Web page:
Barr Appoints Texas US Attorney To Keep Supposed ‘Unmasking’ Scandal Afloat

WASHINGTON, DC - JULY 15: U.S. Attorney General William Barr speaks during a "Combating Anti-Semitism Summit" at the Justice Department July 15, 2019 in Washington, DC. Administration officials and Jewish leaders ar... WASHINGTON, DC - JULY 15: U.S. Attorney General William Barr speaks during a "Combating Anti-Semitism Summit" at the Justice Department July 15, 2019 in Washington, DC. Administration officials and Jewish leaders are participating in the summit to discuss ways to combat anti-semitism. (Photo by Alex Wong/Getty Images) MORE LESS
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May 28, 2020 10:58 a.m.

Attorney General Bill Barr appointed a new prosecutor to probe debunked allegations around the so-called “unmasking” of Michael Flynn, Justice Department spokesperson Kerri Kupec said on Wednesday.

In an appearance with Fox News’s Sean Hannity, Kupec said that Barr had named U.S. Attorney for the Western District of Texas John Bash to review “certain aspects of unmasking.”

The move comes in an election year, and weeks after the Justice Department made the unprecedented decision to move to drop charges against Flynn, to which he admitted guilt in December 2017.

Barr based his decision to drop the charges in part on unsupported allegations that Obama administration officials had no grounds to investigate Flynn, as he lied publicly and privately about a series of phone calls he had with the Russian ambassador to the U.S.

The conspiracy theory that Bash is now tasked with investigating goes to the practice of “unmasking,” by which top-level officials can ask for the identity of U.S. citizens in intelligence reports to be revealed. The intelligence community typically redacts the identities of American citizens picked up in their reporting.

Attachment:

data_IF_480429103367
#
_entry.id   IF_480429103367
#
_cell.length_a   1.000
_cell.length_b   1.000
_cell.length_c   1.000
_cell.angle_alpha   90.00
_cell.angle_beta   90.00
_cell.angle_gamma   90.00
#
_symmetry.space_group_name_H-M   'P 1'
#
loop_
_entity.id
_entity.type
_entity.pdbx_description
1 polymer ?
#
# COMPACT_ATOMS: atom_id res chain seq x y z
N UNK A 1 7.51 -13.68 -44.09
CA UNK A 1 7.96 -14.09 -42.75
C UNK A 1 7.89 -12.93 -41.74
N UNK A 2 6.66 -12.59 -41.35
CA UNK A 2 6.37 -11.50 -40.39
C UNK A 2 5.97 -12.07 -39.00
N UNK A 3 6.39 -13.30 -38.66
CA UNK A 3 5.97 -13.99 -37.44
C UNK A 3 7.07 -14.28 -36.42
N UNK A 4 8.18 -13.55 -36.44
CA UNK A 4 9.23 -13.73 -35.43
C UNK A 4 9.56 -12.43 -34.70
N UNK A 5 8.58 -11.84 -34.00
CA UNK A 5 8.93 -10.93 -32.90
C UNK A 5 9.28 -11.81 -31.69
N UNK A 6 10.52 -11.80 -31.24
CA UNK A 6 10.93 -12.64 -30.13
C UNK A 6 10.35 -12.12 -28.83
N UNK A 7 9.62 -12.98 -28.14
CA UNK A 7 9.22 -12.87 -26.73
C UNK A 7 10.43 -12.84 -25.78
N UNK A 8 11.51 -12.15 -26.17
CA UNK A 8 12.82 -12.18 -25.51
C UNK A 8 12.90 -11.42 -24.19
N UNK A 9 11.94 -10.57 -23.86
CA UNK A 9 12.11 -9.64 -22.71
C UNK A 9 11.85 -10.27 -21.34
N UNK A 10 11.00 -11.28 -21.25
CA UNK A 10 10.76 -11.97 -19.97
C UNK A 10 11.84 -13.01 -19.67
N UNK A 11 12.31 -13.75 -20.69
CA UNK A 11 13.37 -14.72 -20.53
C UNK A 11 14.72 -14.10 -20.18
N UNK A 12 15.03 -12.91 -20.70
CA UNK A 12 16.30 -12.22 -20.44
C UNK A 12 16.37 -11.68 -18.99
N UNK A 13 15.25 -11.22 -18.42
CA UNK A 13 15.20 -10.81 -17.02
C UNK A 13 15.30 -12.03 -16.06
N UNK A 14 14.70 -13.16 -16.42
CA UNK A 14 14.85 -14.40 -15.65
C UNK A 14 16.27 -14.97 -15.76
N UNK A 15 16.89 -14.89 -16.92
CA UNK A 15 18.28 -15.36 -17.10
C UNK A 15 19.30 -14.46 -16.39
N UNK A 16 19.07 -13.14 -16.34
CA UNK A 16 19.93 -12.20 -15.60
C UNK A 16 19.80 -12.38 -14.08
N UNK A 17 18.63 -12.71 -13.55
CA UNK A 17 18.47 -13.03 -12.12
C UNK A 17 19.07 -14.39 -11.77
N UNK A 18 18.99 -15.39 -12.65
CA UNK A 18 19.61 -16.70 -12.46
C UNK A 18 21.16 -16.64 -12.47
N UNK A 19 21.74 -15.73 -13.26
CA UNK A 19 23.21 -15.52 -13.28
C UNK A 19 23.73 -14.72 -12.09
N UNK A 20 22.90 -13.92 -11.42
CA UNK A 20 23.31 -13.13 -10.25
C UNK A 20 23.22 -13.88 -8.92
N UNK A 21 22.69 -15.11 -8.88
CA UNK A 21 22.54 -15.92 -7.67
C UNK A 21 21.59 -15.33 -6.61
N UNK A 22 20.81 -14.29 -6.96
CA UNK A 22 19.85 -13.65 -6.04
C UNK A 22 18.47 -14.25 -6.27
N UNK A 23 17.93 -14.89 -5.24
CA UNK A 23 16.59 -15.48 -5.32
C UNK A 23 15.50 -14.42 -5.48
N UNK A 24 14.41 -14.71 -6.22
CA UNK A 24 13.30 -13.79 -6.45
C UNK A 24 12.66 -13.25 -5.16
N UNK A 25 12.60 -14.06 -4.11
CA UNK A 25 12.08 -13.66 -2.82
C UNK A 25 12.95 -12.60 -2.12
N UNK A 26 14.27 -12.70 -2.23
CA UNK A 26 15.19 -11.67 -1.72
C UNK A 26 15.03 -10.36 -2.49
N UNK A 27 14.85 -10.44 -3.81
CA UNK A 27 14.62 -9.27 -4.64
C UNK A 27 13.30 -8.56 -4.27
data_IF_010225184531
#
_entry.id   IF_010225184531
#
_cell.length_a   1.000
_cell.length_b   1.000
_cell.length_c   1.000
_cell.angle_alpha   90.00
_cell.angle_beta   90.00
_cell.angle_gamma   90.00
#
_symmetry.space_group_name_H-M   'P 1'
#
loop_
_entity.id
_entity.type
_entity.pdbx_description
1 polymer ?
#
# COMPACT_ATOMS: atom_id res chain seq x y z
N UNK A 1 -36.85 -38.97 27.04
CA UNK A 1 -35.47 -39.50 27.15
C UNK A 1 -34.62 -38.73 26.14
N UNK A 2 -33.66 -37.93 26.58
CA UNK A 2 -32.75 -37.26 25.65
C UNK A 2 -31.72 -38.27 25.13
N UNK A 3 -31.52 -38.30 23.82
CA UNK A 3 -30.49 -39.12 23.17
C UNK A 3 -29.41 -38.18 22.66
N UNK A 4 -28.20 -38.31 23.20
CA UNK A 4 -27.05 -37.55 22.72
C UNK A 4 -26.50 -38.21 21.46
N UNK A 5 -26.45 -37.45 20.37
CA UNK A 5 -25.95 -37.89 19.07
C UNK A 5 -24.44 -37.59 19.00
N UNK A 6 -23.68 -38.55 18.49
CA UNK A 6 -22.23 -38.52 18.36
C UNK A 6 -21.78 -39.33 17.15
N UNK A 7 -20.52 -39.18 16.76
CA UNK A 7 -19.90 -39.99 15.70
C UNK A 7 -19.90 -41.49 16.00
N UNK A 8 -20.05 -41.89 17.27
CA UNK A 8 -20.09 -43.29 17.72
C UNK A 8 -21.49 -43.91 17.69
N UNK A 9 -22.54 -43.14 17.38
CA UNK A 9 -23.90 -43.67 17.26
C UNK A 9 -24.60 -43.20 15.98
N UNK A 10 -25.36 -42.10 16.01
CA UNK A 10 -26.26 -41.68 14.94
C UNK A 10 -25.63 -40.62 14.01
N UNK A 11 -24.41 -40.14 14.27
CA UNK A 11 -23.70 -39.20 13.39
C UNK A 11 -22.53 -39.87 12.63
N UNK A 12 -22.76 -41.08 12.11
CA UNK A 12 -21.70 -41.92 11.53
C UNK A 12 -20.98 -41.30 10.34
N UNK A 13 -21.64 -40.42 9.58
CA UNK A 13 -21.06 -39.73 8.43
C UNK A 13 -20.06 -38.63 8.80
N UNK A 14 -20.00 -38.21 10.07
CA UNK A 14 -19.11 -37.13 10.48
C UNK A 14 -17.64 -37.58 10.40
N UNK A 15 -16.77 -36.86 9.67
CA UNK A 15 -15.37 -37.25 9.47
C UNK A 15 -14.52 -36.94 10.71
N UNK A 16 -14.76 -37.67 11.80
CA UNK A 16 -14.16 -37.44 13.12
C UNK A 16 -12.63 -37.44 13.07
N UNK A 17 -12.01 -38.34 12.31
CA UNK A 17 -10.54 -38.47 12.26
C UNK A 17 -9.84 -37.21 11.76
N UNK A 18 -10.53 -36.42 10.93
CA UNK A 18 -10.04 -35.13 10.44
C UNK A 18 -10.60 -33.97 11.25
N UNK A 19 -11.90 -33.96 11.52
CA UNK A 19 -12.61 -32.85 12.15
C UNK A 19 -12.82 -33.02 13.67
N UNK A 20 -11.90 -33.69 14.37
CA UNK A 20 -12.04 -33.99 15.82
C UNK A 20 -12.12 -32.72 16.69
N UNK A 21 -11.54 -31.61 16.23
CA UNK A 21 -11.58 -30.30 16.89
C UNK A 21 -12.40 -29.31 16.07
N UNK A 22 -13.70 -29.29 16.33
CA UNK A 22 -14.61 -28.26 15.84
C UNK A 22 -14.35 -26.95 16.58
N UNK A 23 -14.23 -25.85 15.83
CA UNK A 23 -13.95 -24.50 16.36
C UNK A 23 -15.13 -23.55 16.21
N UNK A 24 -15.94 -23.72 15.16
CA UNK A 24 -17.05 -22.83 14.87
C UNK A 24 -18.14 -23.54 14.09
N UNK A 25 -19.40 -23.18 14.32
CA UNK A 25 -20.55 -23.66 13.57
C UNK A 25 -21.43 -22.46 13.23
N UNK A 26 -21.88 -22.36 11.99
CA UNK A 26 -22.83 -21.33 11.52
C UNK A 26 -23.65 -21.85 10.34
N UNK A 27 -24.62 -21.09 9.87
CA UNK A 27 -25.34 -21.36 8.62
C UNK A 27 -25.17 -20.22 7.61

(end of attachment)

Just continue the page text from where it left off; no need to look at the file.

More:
Kupec told Hannity on Wednesday that “we know that unmasking inherently isn’t wrong,” adding that it “can be problematic.”

Bash is the latest U.S. Attorney to be tasked with a review of a pet issue being pushed by President Trump and his allies. A U.S. attorney was tasked in 2017 to review GOP allegations about the FBI’s Clinton email investigation, while another was selected by Barr to examine the Russia probe. Two other U.S. attorneys were announced as the official clearinghouse for claims about Ukraine, including the Biden-related allegations that Rudy Giuliani was pushing during the impeachment saga. And Flynn’s case itself was assigned by Barr its own U.S. Attorney to review it, leading to the request to dismiss the case earlier this month.

Altogether, the pattern shows an eagerness at the Justice Department to validate sensational allegations pushed by President Trump, even as many of these reviews have yet to produce evidence supporting the accusations.

That the most recent appointment was announced on Fox News only adds to the atmospherics that the Justice Department is being politicized to bolster Trump crusades against his electoral opponents.

The “unmasking” scandal flared up as the Trump campaign was looking for ways to tar Joe Biden and former President Obama, who will likely serve as a surrogate for Biden and who has polled favorably in internal GOP surveys.

Then-acting Director of National Intelligence Richard Grenell, a Trump loyalist, recently provided the Justice Department with a list of Obama-era officials who had requested “unmaskings” of intelligence reports that picked up information related to Flynn.

None of the requests appeared to be linked to the infamous calls between Flynn and Russian ambassador Sergey Kislyak that were the subject of his prosecution. But the list did include Biden’s name among the officials who had made unmasking requests for Flynn-related reports.

Grenell’s list, which was released publicly by GOP senators, provided no evidence of any wrongdoing and even acknowledged that the unmasking requests had gone through the appropriate protocols.

Trump and his campaign nonetheless used to the list to tout a so-called “Obamagate” scandal. When he was asked, even Trump couldn’t say what crimes were supposedly committed.

 

 

 

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